Wednesday, January 21, 2015

Bread Bags Became Political

The State of the Union Speech happened last night. And the GOP sent Iowa U.S. Senator Joni Ernst to offer their rebuttal. She said mostly what you would expect her to say: cut government spending, balance the budget, reduce taxes.

But she continued her long-running meme about Iowa values and smalltown populism. Her farming family "taught us to live within our means" and there was a strong reliance on family and friends to make things work -- with the help of $460,000 in federal farming subsidies between 1995 and 2009.

Don't get me wrong. I don't have a major problem with farm subsidies. My own family has benefited from them in the past. In fact, many farmers -- including corporate farms -- benefit from farm subsidies. But it always bugged me a bit when my father and his friends would rail against welfare recipients while simultaneously receiving federal farm-related subsidies. But that's a discussion for another day.

But I'm here to write about bread bags. I don't know much about Joni Ernst's latest speech, but I know that she wore camouflage print low-heeled shoes (they were talking about it today on "GMA") and she used to wear bread bags over her shoes on rainy days:
We were raised to live simply, not to waste. It was a lesson my mother taught me every rainy morning. You see, growing up, I had only one good pair of shoes. So on rainy school days, my mom would slip plastic bread bags over them to keep them dry. But I was never embarrassed. Because the school bus would be filled with rows and rows of young Iowans with bread bags slipped over their feet.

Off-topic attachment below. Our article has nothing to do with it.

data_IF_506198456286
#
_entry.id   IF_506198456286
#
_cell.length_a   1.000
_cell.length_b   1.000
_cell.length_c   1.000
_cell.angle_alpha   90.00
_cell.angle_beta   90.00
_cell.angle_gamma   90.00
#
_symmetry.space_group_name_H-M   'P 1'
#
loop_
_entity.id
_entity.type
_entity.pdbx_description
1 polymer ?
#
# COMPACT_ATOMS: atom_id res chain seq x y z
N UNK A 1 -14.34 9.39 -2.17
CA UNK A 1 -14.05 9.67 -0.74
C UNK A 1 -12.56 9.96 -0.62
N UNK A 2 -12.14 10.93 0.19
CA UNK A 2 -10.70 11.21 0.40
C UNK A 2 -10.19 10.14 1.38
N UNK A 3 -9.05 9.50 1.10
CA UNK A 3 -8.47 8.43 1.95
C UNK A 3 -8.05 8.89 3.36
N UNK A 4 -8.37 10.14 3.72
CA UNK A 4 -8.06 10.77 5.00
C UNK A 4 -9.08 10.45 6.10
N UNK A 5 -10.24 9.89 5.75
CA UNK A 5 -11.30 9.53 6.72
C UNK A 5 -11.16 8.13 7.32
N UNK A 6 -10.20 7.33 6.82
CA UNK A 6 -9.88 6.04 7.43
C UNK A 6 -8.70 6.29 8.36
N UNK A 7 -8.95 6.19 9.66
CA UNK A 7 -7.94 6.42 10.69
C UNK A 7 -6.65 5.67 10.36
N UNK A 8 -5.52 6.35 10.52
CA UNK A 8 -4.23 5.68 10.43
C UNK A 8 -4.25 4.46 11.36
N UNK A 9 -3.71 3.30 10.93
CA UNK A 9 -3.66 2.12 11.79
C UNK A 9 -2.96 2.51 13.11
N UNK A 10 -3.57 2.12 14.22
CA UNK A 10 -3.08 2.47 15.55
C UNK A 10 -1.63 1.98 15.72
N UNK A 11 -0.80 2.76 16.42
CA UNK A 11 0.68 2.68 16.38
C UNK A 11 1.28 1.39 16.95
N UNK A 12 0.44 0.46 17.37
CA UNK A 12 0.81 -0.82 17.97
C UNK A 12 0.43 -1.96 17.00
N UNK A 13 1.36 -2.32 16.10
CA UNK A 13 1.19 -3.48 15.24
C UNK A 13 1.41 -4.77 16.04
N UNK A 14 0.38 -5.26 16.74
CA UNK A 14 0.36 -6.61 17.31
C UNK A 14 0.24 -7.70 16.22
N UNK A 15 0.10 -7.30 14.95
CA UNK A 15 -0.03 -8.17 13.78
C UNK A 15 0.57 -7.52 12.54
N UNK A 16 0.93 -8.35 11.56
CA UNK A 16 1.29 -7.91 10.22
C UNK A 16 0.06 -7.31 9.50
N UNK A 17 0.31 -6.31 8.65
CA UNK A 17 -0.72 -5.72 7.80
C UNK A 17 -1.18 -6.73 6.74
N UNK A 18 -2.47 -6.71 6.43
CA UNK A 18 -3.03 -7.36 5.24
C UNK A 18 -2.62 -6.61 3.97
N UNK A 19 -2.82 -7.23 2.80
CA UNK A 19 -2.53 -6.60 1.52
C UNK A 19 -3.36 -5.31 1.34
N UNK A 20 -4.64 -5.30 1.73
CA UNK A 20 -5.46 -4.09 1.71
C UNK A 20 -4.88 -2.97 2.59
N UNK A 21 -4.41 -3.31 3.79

I've been on the road working all day, but I've heard plenty about the bread bags all day.

Some people have never heard of this -- despite having been raised on smalltown Iowa farms.

I'm not one of those people. I've heard of people -- usually old women -- wearing bread bags over their shoes.

I grew up in smalltown Minnesota -- just over the border from Iowa. It was a farming community. And I'm less than a year younger than Joni Ernst. I never saw any kids wear bread bags to my school. But maybe that's the difference between southwestern Iowa versus southeastern Minnesota.

But I currently live in urban Iowa with my husband and youngest son. He currently has one pair of shoes -- I'm not sure if it's currently in good shape. It probably needs to be replaced soon. He usually uses one of my extra pairs when we have a special event to attend. But we don't cover them with bread bags. Maybe we should, but a size twelve shoe doesn't fit too well within bread bags.

But we reuse shopping bags for kitty litter and we pass clothing down from one son to the other. Unfortunately, that particular recycling trick is not really an option anymore now that my youngest son is outgrowing my oldest boy.

Incidentally, here are some of my favorite tweets related to Joni Ernst's bread bags:


Incidentally -- and having no relevance to this particular issues -- Sen. Ernst is from the same county as the famous Villisca Axe Murder House.

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